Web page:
Sandi Morris, Rome DL, June 9, 2022, photo by Diamond League AG
Katie Nageotte, photo by Martin Bateman
The women’s pole vault has been one of Stuart Weir’s favorite events during the time that he has written for RunBlogRun. Stuart wrote this piece about the Rome Diamond League and how he fell in love with the pole vault.
Pole Vault Women
Regular readers will know that the women’s pole vault is one of my favorite disciplines. It is exciting, demanding a high level of athleticism, skill, and courage from the participants. The bond between the top athletes is close. I’ve previously written about the Tokyo Olympic final, where Holly Bradshaw and Katie Nageotte were doing their utmost to beat each other to the gold medal but still found it entirely appropriate to sit down and have a chat while waiting for the competition. I’m intrigued by the technical aspects, and this piece brings that out.
Men’s pole vault is also brilliant but is in a phase where everyone jumps and Mondo wins. Choosing the winner in the women’s event is much more difficult. What I also like about the women’s pole vault is that the protagonists are all lovely people who will talk all day to you about pole vault and never seem to mind answering my dumb questions and explaining to me the technicalities.
At this point, I need to name the two main culprits who are responsible for my near-obsession with women’s pole vault. About five years ago, while transiting in Abu Dhabi on the way to Doha, I met Katie Nageotte. We chatted at the luggage carousel – me awaiting my suitcase. Katie is anxious if her poles had made it in one piece. To that point, I’d never thought of the challenges pole vaulters face in getting their equipment across the world. Since then, I’ve had many conversations with Katie. My other go-to person is Sally Simpson, a Commonwealth Games medalist now married to an elite coach. Scott Simpson. I used to be a normal person before those two ladies let me down the path of pole vault obsession!
Sandi Morris, photo by Martin Bateman
In Rome, Sandi Morris won the competition as she had done at Birmingham. This time with a world-leading 4.81m. Behind her, four athletes cleared 4.60m – Holly Bradshaw, Roberta Bruni, Katie Nageotte, and Tina Sutej. The 2016 Olympic Champion, Katerina Stefanidi, was sixth with 4.50m – how I would love to see her back to her best.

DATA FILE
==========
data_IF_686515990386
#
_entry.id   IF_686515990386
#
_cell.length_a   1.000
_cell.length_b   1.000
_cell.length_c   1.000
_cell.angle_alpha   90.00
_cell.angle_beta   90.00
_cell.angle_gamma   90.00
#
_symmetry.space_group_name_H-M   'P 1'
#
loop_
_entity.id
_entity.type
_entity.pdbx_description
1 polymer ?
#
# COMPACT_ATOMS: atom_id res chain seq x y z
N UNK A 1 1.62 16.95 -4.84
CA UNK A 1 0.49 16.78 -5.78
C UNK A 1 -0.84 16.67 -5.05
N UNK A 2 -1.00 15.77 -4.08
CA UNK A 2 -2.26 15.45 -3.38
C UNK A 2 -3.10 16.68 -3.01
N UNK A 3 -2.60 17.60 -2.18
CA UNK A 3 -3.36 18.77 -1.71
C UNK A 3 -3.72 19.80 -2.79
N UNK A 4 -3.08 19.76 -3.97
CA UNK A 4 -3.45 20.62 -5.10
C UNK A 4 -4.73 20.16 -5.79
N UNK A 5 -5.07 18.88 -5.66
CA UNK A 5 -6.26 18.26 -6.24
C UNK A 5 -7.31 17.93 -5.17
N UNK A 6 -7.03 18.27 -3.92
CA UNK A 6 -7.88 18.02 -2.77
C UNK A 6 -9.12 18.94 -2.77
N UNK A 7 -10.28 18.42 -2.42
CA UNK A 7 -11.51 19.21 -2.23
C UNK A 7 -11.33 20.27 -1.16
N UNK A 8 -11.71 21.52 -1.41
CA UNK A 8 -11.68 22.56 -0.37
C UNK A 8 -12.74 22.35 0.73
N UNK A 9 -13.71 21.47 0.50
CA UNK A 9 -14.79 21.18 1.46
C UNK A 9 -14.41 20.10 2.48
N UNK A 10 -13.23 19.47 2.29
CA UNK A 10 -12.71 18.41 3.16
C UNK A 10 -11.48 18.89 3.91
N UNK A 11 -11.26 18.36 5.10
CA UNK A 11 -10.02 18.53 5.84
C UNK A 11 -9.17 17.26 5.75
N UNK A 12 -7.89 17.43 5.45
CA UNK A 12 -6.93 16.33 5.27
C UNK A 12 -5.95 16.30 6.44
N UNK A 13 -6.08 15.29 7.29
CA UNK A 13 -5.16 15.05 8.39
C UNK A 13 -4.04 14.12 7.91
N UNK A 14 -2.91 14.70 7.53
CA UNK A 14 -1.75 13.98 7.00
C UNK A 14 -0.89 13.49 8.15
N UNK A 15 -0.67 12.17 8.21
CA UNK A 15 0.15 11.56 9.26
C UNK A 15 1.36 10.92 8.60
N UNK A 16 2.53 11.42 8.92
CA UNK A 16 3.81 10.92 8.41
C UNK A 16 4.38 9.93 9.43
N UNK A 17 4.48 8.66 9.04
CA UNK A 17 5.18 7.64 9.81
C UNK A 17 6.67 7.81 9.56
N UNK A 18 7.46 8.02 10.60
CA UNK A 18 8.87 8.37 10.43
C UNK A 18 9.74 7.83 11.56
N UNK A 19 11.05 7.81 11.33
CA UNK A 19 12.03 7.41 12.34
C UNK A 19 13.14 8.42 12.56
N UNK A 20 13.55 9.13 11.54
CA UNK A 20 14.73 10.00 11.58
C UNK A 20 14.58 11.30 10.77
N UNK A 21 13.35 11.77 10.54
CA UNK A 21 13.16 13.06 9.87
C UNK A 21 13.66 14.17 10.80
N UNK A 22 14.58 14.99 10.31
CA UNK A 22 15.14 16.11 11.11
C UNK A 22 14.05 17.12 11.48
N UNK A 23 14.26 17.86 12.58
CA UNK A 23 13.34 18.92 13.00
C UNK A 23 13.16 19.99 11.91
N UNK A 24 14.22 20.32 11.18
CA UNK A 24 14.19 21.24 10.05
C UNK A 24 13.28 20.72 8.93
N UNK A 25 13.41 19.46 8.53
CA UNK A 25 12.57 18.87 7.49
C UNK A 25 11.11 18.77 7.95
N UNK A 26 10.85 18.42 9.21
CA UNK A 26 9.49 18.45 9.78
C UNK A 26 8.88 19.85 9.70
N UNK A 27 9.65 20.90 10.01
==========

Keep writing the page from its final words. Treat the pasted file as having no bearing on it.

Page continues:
Sandi Morris commented afterward: “I am ecstatic today. This is the highest I have jumped since last season. I am working with a new coach [Brad Walker, who also coaches Katie], it is a very different situation, and I think this is some of the best technical vaultings I have done so far under my new training situation – so I have very, very happy. I came out here with a mindset ‘I want to jump 4.90’. I did not quite do that, but I think it is right around the corner. Competing in the United States this summer, it is going to be a unique opportunity and one I am not going to waste. I have fire in my heart.
“I have been super consistent, and this is really making me feel confident, and I feel I am right around the corner from some bigger heights. I don´t think I have ever been more motivated in my life, you know. As an athlete, every year that goes by, you get a little bit older, and I think the last two years have been a wake-up call for me. You never know when it might be your last season, whether you want it or not, and I am not going to waste a single opportunity. Having the World Championships back home is going to be amazing, and I can´t wait to compete in the main stadium – it is beautiful, and I know it is going to be a unique opportunity. I can´t wait for it to come”.
Let the record show that I have written an article about Sandi Morris without mentioning snakes or monitor lizards. Oh No! I just have.
Holly Bradshaw, photo by Martin Bateman
Holly Bradshaw is a thoughtful and engaging athlete. Having “no-heightened” in Birmingham and cleared 4.55m in Rabat, she did 4.60m in Rome. She told me:
“I am so happy and stoked. From the outside, 4.60m doesn’t sound great, but for me, this was just the competition I needed. Over the last couple of months, I have completely lost my jump from 14 steps because I missed the whole winter training through injury. Birmingham was just the second competition with 14 steps, so it’s unfortunate that I have been thrust into the competitive environment to try to figure things out. But I have been, and it has not been going well. So today was a real landmark turn for me. I vaulted well and had my Holly feelings on the pole back.
“I honestly cannot take a single negative from today. I was very close to 4.70,m and I just need to springboard on from this.
“I am very much an elastic jumper, so if technically a few things are off, it is awful. I have already looked at my jumps today versus Rabat, and the technique is completely different. In Rabat, I was choking the pole, and it wasn’t rolling. People may not be able to get that through their heads if they are not pole-vaulting savvy. But the difference is like chalk and cheese.
“I knew this day would come but didn’t know if it would be today or next week, at the British champs or the worlds. I knew I would be ready for worlds to deliver a 4.80m performance. It sucks when you are a pole-vaulter and you can’t pole-vault well – it really does. It drains the energy out of you, so I have been very deflated the last couple of weeks, but today was a massive turn for me”.
The Women’s pole vault will be one of the highlights of the Oregon World Champs.
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